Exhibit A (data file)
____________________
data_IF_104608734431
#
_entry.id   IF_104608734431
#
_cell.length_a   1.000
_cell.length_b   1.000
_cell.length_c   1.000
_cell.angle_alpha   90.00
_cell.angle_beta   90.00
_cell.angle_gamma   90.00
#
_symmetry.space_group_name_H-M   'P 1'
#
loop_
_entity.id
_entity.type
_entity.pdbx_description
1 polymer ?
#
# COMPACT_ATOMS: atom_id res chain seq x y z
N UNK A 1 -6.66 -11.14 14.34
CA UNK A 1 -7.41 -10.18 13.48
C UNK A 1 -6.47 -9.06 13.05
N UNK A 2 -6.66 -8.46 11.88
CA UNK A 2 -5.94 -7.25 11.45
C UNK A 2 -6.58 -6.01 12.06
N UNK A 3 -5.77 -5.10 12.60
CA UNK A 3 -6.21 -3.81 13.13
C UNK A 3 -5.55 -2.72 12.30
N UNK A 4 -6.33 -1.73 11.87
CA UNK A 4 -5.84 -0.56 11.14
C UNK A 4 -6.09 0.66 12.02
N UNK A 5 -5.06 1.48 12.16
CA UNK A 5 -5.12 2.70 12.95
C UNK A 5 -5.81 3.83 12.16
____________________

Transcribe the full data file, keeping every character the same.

data_IF_104608734431
#
_entry.id   IF_104608734431
#
_cell.length_a   1.000
_cell.length_b   1.000
_cell.length_c   1.000
_cell.angle_alpha   90.00
_cell.angle_beta   90.00
_cell.angle_gamma   90.00
#
_symmetry.space_group_name_H-M   'P 1'
#
loop_
_entity.id
_entity.type
_entity.pdbx_description
1 polymer ?
#
# COMPACT_ATOMS: atom_id res chain seq x y z
N UNK A 1 -6.66 -11.14 14.34
CA UNK A 1 -7.41 -10.18 13.48
C UNK A 1 -6.47 -9.06 13.05
N UNK A 2 -6.66 -8.46 11.88
CA UNK A 2 -5.94 -7.25 11.45
C UNK A 2 -6.58 -6.01 12.06
N UNK A 3 -5.77 -5.10 12.60
CA UNK A 3 -6.21 -3.81 13.13
C UNK A 3 -5.55 -2.72 12.30
N UNK A 4 -6.33 -1.73 11.87
CA UNK A 4 -5.84 -0.56 11.14
C UNK A 4 -6.09 0.66 12.02
N UNK A 5 -5.06 1.48 12.16
CA UNK A 5 -5.12 2.70 12.95
C UNK A 5 -5.81 3.83 12.16